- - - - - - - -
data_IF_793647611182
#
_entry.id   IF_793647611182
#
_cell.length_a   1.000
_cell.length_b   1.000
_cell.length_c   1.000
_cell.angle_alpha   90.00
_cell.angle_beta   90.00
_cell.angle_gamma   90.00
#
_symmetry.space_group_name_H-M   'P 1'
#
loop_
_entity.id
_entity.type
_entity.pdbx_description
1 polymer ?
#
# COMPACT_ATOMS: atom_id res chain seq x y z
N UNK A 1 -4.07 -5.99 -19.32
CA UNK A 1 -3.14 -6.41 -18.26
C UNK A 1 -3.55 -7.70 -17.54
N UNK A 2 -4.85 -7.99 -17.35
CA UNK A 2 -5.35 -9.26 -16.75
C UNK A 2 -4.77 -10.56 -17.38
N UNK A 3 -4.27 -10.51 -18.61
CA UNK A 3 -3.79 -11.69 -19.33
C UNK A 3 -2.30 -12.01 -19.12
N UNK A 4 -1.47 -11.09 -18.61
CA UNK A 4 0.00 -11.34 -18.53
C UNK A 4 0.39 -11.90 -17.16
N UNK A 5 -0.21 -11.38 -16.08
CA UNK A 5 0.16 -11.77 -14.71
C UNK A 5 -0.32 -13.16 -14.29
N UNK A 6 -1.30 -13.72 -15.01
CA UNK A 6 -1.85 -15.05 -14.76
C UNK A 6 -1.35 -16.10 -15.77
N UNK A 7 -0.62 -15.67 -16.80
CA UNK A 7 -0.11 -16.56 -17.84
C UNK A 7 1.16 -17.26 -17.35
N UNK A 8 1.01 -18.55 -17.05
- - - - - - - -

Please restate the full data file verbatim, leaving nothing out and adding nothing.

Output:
data_IF_793647611182
#
_entry.id   IF_793647611182
#
_cell.length_a   1.000
_cell.length_b   1.000
_cell.length_c   1.000
_cell.angle_alpha   90.00
_cell.angle_beta   90.00
_cell.angle_gamma   90.00
#
_symmetry.space_group_name_H-M   'P 1'
#
loop_
_entity.id
_entity.type
_entity.pdbx_description
1 polymer ?
#
# COMPACT_ATOMS: atom_id res chain seq x y z
N UNK A 1 -4.07 -5.99 -19.32
CA UNK A 1 -3.14 -6.41 -18.26
C UNK A 1 -3.55 -7.70 -17.54
N UNK A 2 -4.85 -7.99 -17.35
CA UNK A 2 -5.35 -9.26 -16.75
C UNK A 2 -4.77 -10.56 -17.38
N UNK A 3 -4.27 -10.51 -18.61
CA UNK A 3 -3.79 -11.69 -19.33
C UNK A 3 -2.30 -12.01 -19.12
N UNK A 4 -1.47 -11.09 -18.61
CA UNK A 4 0.00 -11.34 -18.53
C UNK A 4 0.39 -11.90 -17.16
N UNK A 5 -0.21 -11.38 -16.08
CA UNK A 5 0.16 -11.77 -14.71
C UNK A 5 -0.32 -13.16 -14.29
N UNK A 6 -1.30 -13.72 -15.01
CA UNK A 6 -1.85 -15.05 -14.76
C UNK A 6 -1.35 -16.10 -15.77
N UNK A 7 -0.62 -15.67 -16.80
CA UNK A 7 -0.11 -16.56 -17.84
C UNK A 7 1.16 -17.26 -17.35
N UNK A 8 1.01 -18.55 -17.05